less than 1 minute read


A form of international guardianship that arises under INTERNATIONAL LAW when a weaker state surrenders by treaty the management of some or all of its international affairs to a stronger state.

The extent of the reciprocal rights and duties between the protecting state and the protected state depends upon the terms of the treaty and the conditions under which other states have recognized the protectorate. Although it loses some of its independence, the protected state still exists as a state in international law and may avail itself of some of the rights of a state. Its diplomatic representatives may still enjoy normal immunities within the courts of other states, for instance, and a treaty concluded by the protecting state with a third state is not necessarily binding on the protected state.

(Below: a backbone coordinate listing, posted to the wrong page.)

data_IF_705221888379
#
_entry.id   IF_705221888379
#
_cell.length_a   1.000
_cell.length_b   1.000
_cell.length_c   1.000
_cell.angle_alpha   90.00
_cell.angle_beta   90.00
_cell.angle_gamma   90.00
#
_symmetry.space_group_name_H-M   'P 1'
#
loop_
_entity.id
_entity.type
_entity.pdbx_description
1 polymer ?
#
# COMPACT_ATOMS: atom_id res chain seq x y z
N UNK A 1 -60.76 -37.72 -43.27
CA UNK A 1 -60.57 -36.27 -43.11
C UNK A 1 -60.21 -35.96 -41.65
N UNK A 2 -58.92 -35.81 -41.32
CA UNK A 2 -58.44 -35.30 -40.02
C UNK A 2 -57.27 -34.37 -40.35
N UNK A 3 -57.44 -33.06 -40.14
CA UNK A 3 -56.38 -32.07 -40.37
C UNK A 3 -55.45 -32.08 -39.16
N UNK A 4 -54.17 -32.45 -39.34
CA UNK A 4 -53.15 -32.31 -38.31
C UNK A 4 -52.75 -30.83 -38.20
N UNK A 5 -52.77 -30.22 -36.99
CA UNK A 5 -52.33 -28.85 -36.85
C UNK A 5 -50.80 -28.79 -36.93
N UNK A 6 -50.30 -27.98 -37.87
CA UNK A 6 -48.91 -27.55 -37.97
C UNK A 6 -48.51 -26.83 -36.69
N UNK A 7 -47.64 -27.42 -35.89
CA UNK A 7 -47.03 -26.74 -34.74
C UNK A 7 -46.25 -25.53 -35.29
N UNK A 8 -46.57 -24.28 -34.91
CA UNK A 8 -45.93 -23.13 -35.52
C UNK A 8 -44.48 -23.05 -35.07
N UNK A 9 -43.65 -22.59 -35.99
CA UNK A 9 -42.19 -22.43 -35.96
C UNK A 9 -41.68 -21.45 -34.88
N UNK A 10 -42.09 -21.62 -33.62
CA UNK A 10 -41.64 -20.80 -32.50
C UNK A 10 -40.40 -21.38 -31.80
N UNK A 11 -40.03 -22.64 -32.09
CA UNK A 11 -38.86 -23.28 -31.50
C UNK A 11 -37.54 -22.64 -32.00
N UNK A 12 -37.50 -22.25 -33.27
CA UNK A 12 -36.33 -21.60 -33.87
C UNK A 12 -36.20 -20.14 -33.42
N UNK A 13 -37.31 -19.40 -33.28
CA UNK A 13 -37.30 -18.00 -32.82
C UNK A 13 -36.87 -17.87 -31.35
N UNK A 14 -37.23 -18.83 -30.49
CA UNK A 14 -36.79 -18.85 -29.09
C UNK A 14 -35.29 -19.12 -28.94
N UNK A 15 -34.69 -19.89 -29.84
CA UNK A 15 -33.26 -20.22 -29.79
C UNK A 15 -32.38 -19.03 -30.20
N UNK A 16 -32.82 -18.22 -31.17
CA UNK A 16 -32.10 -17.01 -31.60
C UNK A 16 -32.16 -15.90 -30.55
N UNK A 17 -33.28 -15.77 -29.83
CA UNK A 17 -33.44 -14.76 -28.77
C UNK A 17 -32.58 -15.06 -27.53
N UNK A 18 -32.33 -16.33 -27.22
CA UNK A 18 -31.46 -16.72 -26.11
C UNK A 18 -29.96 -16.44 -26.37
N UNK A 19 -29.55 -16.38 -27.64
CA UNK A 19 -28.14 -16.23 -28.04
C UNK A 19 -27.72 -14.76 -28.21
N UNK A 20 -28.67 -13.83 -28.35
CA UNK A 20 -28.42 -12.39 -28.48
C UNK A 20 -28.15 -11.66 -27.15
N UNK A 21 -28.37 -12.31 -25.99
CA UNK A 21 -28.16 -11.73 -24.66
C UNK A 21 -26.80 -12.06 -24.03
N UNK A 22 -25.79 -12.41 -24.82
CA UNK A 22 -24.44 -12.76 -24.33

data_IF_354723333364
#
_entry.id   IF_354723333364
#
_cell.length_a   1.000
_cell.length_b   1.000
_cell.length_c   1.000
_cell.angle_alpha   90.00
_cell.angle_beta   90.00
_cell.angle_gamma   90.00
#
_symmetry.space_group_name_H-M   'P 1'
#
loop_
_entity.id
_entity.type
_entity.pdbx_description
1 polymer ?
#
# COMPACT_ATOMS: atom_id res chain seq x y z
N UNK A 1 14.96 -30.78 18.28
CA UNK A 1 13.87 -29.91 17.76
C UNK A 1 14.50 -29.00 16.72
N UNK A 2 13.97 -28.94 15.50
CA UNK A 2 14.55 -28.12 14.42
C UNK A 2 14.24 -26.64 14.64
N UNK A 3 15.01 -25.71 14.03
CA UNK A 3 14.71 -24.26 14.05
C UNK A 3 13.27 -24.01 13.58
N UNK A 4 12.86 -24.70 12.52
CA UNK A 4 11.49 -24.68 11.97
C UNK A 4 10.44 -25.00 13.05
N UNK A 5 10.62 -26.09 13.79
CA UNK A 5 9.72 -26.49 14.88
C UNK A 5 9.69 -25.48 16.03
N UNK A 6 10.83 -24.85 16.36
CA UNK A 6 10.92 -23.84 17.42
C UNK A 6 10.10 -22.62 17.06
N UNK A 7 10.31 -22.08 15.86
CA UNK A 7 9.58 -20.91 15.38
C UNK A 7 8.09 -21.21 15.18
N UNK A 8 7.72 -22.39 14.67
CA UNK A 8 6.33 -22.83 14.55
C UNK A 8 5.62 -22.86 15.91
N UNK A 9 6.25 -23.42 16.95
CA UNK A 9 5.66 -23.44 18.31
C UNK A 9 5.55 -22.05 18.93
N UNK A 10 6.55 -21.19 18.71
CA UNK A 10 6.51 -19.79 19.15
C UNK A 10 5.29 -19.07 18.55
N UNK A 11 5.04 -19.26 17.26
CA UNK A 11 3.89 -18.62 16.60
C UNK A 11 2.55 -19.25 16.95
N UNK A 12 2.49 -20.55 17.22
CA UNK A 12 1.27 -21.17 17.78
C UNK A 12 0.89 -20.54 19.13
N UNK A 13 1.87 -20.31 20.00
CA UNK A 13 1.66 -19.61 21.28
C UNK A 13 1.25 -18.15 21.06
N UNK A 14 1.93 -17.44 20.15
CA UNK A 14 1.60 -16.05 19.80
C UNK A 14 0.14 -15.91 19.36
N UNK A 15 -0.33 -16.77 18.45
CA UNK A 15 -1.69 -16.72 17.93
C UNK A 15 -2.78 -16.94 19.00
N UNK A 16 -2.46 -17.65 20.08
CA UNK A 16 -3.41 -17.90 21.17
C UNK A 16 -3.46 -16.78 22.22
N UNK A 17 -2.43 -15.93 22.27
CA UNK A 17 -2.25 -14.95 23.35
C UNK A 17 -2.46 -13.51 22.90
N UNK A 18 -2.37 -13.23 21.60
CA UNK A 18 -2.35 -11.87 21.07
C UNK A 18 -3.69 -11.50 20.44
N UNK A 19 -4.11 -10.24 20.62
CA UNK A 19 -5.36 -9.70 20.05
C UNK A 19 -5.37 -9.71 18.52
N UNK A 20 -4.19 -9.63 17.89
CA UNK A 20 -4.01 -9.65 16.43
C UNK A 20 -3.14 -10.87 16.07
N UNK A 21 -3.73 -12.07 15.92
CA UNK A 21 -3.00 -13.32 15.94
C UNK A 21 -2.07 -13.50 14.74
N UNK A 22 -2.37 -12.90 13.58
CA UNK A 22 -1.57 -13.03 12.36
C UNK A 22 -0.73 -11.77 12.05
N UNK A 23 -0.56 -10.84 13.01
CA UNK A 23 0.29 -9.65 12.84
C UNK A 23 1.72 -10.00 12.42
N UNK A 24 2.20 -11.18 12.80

Additional topics

Law Library - American Law and Legal InformationFree Legal Encyclopedia: Prohibition Party to Pure theory of law